Flashback to the Summer of 1915

Jul 22, 2015

During the summer of 1915, Theodore Roosevelt, much like nations across Europe, was discovering who his true friends were. In late spring, Roosevelt’s wife recovered from surgery at their home in Oyster Bay, while Roosevelt attended the Supreme Court in Syracuse, New York. The court case was the Barnes vs. Roosevelt libel trial. As the case entered its third week, headlines around the world delivered news of the German torpedo of the passenger ship the Lusitania. The sinking of this ship, the deaths of American citizens, and President Wilson’s humble response encouraged Roosevelt to speak loudly. Telling the United States to carry a big stick, Roosevelt increasingly spread the word of military preparedness, no matter the personal cost.

The cost of speaking out could have included losing the expensive libel suit. After all, German Americans sat among members of the jury that presided over the case. Nonetheless, Roosevelt felt moved to publish “Murder on the High Seas! in the Metropolitan. Although Roosevelt spoke out against Germany, his writings did not directly affect the on-going trial. By the end of May, the libel case concluded, surprisingly, in favor of Roosevelt.

Roosevelt’s objectives for the next few months focused on rallying support for American preparedness, setting his own sons up for military service, and finding small ways to distract himself by enjoying life outdoors, as he always had. In June, Roosevelt and his wife took a trip south, to Louisiana and Mississippi. He joined an Audubon Society boat trip in the Gulf of Mexico, including a visit to the Breton Island Reservation, the second bird refuge created during his presidency. (Video footage from the trip was taken and is available through the Theodore Roosevelt Center Digital Library.)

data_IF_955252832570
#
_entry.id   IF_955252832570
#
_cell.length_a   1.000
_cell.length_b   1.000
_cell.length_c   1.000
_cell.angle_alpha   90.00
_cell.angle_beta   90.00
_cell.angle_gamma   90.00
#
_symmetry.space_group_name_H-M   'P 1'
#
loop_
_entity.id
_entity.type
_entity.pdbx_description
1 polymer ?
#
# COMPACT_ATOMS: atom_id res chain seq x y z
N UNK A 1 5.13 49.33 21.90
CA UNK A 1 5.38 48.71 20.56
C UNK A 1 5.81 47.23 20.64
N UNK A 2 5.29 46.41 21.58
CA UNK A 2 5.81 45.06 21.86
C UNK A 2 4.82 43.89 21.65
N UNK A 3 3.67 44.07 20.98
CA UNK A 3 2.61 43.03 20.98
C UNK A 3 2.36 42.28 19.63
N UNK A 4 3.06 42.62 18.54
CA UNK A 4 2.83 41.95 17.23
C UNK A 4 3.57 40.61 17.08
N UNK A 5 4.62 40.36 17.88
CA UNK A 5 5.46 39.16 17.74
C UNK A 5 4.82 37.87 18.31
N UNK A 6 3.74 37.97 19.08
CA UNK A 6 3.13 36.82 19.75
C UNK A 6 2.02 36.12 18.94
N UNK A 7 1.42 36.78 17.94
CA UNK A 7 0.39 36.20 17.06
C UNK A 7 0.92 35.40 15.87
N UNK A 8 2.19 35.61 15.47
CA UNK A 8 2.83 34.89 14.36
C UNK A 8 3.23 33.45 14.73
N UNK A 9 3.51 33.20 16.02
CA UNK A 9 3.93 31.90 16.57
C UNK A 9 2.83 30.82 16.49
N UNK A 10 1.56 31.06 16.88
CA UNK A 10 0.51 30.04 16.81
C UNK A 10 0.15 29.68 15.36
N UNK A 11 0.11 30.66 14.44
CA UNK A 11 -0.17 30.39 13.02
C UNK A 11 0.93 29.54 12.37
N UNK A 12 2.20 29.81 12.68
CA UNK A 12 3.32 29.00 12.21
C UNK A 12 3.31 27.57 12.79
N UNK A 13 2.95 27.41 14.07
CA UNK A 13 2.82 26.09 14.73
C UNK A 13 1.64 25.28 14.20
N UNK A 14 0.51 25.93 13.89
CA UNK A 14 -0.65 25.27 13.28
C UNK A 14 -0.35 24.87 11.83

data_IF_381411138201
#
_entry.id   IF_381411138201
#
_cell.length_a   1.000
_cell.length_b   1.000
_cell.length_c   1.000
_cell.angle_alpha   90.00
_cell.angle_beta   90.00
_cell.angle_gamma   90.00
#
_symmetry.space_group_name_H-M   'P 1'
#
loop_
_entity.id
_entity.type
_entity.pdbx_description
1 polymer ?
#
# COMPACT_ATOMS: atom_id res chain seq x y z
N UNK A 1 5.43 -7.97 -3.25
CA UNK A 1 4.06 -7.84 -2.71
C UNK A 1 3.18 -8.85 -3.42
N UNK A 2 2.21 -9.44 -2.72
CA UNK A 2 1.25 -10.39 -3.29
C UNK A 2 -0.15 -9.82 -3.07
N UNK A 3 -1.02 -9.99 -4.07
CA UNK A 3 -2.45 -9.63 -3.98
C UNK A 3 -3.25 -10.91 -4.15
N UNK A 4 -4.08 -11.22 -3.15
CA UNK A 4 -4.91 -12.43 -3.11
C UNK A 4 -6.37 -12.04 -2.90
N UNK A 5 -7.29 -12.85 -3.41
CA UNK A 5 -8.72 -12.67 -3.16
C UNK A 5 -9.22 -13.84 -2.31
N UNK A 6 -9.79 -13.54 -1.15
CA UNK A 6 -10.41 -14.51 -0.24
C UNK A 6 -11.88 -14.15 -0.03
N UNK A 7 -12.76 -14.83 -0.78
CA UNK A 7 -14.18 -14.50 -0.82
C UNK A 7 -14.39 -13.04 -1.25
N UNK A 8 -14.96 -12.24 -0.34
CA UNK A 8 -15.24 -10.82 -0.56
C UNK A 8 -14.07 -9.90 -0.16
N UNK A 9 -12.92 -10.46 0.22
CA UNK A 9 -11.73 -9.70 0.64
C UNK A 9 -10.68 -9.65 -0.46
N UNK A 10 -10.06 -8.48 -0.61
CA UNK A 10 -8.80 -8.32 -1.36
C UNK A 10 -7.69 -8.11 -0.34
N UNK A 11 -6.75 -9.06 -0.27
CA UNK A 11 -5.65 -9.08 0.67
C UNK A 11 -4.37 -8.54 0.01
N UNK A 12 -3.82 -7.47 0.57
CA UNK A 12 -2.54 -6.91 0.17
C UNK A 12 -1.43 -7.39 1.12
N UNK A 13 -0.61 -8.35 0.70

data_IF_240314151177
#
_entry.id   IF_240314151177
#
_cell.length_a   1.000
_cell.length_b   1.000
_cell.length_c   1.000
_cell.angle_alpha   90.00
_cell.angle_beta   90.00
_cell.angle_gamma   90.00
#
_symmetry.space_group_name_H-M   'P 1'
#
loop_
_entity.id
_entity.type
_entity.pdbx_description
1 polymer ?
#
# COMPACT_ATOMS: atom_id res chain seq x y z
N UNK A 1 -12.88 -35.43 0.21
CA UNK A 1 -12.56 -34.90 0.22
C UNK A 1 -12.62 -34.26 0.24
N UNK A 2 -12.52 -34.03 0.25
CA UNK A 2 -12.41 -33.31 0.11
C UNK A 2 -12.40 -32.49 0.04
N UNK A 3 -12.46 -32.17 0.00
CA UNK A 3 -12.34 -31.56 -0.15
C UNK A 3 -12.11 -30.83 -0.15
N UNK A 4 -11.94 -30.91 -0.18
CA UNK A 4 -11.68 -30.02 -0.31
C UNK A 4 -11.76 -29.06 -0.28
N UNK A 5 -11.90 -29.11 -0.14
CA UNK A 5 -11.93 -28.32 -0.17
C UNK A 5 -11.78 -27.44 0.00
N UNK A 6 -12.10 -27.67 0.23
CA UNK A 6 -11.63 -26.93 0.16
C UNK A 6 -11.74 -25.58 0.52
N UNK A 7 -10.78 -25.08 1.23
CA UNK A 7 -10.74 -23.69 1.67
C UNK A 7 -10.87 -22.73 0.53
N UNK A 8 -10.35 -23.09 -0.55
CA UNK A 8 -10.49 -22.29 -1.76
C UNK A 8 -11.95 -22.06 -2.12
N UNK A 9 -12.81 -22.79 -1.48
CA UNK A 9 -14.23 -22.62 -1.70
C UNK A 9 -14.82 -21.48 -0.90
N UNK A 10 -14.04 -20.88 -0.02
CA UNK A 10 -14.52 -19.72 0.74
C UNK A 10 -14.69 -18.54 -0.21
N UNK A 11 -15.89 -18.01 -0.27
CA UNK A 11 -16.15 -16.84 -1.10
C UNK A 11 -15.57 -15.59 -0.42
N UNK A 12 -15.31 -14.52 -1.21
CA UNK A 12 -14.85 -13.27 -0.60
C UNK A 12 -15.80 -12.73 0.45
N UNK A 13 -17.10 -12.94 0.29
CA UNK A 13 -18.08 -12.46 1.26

In July, Roosevelt traveled from the Canadian Rockies down to California. Here, his speaking engagements included the Panama-Pacific International Exposition and a War Department instruction camp. Military training camps became a favorite of Roosevelt’s; they provided a way for young men to prepare their skills for serving the allied nations. In August, three of Roosevelt’s own sons attended Colonel Leonard Wood’s civilian military training camp in Plattsburgh. Near the end of the month, Colonel Roosevelt himself was invited to deliver an address to the trainees. Roosevelt’s address was critical of President Wilson and, unfortunately, was presented on federal property. This combination of “unpatriotic” actions upset the Wilson administration. However, regardless of criticism, Roosevelt continued to be a vocal part of the preparedness campaign. 

After defending his speech and seeing his youngest son off to college, the old “Bull Moose” took some time off to hunt a bull moose. Roosevelt spent most of September hunting moose and caribou with Dr. Alexander Lambert in Quebec Province. Roosevelt described the events of the hunting trip thoroughly in a letter he wrote to his son, Kermit, upon returning home to Oyster Bay, on the first day of October, 1915.

Learn more about the Barnes vs. Roosevelt libel trial and Roosevelt’s lifelong commitment to justice at the

Theodore Roosevelt Symposium: TR & the Law.

Special thanks to the work of Robert Moore, whose Theodore Roosevelt chronologies provide detailed information on the president’s whereabouts from day to day. While unpublished, the chronologies can be found in print within the Theodore Roosevelt Collection at Harvard’s Houghton Library.


Dalton, Kathleen. Theodore Roosevelt: A Strenuous Life. New York: Random House, 2002.

Letter from Theodore Roosevelt to Kermit Roosevelt. October 1, 1915. Theodore Roosevelt Collection. MS Am 1541 (259). Harvard College Library. Theodore Roosevelt Digital Library. Dickinson State University.

Miller, Nathan. Theodore Roosevelt: A Life. New York: William Morrow and Company, Inc., 1992.

Moore, Robert, J., Jr. Chronology, 1858-1919. Unpublished.

Murder on the high seas!. May 9, 1915. Theodore Roosevelt Collection. MS Am 1541 (316). Harvard College Library. Theodore Roosevelt Digital Library. Dickinson State University.

Roosevelt, Theodore. The Letters of Theodore Roosevelt. Vol. 7. Elting E. Morison, ed. Cambridge: Harvard University Press, 1951-1954.

Posted by Marlo Sexton on Jul 22, 2015 in Current Events  |  Permalink  |  Comments (0)  |  Share this post

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